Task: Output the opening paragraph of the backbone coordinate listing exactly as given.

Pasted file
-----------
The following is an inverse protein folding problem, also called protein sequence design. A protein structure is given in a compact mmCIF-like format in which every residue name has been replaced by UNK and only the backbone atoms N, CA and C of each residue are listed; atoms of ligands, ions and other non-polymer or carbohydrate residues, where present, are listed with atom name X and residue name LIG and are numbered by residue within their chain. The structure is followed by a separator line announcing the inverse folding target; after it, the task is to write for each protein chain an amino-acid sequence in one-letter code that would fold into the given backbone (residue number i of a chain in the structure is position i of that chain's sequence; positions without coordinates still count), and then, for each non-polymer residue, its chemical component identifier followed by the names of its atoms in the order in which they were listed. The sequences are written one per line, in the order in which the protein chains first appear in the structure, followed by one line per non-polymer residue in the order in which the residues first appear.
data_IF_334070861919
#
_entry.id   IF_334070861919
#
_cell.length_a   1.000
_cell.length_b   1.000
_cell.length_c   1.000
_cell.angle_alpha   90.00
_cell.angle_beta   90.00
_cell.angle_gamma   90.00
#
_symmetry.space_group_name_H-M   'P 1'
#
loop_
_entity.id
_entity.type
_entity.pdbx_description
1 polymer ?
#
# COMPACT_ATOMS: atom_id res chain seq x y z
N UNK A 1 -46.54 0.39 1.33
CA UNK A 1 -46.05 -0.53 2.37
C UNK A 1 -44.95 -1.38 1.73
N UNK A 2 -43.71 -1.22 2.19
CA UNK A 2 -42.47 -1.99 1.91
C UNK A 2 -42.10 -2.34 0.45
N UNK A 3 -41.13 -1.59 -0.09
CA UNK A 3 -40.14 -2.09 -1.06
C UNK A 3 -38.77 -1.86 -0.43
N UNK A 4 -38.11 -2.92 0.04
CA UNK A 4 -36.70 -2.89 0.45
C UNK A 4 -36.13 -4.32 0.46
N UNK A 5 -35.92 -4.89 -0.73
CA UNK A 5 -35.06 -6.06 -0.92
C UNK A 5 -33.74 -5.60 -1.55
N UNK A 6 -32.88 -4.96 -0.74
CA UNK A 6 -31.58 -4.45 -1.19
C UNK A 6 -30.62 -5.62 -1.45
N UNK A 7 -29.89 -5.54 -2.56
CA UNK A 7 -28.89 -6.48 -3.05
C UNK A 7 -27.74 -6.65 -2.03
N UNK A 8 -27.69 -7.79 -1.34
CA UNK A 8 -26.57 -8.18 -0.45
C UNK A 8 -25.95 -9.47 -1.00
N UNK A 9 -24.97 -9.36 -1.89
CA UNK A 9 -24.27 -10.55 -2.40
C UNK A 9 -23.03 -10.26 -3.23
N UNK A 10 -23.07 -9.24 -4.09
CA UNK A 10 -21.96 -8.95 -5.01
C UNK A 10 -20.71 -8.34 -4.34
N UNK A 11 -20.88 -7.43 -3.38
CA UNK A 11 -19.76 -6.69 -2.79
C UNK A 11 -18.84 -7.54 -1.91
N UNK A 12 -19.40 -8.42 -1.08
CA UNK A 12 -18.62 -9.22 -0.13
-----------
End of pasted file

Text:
The following is an inverse protein folding problem, also called protein sequence design. A protein structure is given in a compact mmCIF-like format in which every residue name has been replaced by UNK and only the backbone atoms N, CA and C of each residue are listed; atoms of ligands, ions and other non-polymer or carbohydrate residues, where present, are listed with atom name X and residue name LIG and are numbered by residue within their chain. The structure is followed by a separator line announcing the inverse folding target; after it, the task is to write for each protein chain an amino-acid sequence in one-letter code that would fold into the given backbone (residue number i of a chain in the structure is position i of that chain's sequence; positions without coordinates still count), and then, for each non-polymer residue, its chemical component identifier followed by the names of its atoms in the order in which they were listed. The sequences are written one per line, in the order in which the protein chains first appear in the structure, followed by one line per non-polymer residue in the order in which the residues first appear.